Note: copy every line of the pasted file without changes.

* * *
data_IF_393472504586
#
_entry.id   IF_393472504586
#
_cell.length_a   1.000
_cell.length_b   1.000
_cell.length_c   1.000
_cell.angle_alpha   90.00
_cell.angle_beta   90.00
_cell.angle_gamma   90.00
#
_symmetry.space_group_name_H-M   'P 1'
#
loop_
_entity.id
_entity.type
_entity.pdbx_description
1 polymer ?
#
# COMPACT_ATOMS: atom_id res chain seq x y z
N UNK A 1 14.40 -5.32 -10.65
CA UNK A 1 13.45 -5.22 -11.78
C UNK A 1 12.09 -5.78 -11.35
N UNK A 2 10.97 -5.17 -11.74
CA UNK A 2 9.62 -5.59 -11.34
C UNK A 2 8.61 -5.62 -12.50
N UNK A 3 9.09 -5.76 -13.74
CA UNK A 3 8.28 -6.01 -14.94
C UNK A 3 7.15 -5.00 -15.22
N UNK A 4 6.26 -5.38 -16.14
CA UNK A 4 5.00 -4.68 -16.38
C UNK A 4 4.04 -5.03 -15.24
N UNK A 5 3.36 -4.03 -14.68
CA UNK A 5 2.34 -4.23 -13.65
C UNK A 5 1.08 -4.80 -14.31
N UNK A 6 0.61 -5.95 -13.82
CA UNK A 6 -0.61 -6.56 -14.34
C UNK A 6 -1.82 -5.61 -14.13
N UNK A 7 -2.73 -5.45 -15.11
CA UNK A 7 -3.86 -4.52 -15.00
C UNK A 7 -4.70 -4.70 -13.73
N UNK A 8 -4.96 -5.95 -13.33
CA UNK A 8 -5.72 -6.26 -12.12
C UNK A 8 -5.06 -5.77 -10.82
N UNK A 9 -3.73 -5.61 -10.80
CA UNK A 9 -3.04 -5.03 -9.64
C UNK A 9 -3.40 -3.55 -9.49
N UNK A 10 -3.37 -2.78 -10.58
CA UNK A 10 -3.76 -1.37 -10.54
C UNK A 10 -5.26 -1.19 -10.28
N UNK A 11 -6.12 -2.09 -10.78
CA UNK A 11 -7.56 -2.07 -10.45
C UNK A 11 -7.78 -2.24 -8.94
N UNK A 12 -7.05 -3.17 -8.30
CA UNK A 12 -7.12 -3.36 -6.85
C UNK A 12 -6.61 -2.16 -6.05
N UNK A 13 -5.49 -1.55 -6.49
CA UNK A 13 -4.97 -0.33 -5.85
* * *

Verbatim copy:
data_IF_393472504586
#
_entry.id   IF_393472504586
#
_cell.length_a   1.000
_cell.length_b   1.000
_cell.length_c   1.000
_cell.angle_alpha   90.00
_cell.angle_beta   90.00
_cell.angle_gamma   90.00
#
_symmetry.space_group_name_H-M   'P 1'
#
loop_
_entity.id
_entity.type
_entity.pdbx_description
1 polymer ?
#
# COMPACT_ATOMS: atom_id res chain seq x y z
N UNK A 1 14.40 -5.32 -10.65
CA UNK A 1 13.45 -5.22 -11.78
C UNK A 1 12.09 -5.78 -11.35
N UNK A 2 10.97 -5.17 -11.74
CA UNK A 2 9.62 -5.59 -11.34
C UNK A 2 8.61 -5.62 -12.50
N UNK A 3 9.09 -5.76 -13.74
CA UNK A 3 8.28 -6.01 -14.94
C UNK A 3 7.15 -5.00 -15.22
N UNK A 4 6.26 -5.38 -16.14
CA UNK A 4 5.00 -4.68 -16.38
C UNK A 4 4.04 -5.03 -15.24
N UNK A 5 3.36 -4.03 -14.68
CA UNK A 5 2.34 -4.23 -13.65
C UNK A 5 1.08 -4.80 -14.31
N UNK A 6 0.61 -5.95 -13.82
CA UNK A 6 -0.61 -6.56 -14.34
C UNK A 6 -1.82 -5.61 -14.13
N UNK A 7 -2.73 -5.45 -15.11
CA UNK A 7 -3.86 -4.52 -15.00
C UNK A 7 -4.70 -4.70 -13.73
N UNK A 8 -4.96 -5.95 -13.33
CA UNK A 8 -5.72 -6.26 -12.12
C UNK A 8 -5.06 -5.77 -10.82
N UNK A 9 -3.73 -5.61 -10.80
CA UNK A 9 -3.04 -5.03 -9.64
C UNK A 9 -3.40 -3.55 -9.49
N UNK A 10 -3.37 -2.78 -10.58
CA UNK A 10 -3.76 -1.37 -10.54
C UNK A 10 -5.26 -1.19 -10.28
N UNK A 11 -6.12 -2.09 -10.78
CA UNK A 11 -7.56 -2.07 -10.45
C UNK A 11 -7.78 -2.24 -8.94
N UNK A 12 -7.05 -3.17 -8.30
CA UNK A 12 -7.12 -3.36 -6.85
C UNK A 12 -6.61 -2.16 -6.05
N UNK A 13 -5.49 -1.55 -6.49
CA UNK A 13 -4.97 -0.33 -5.85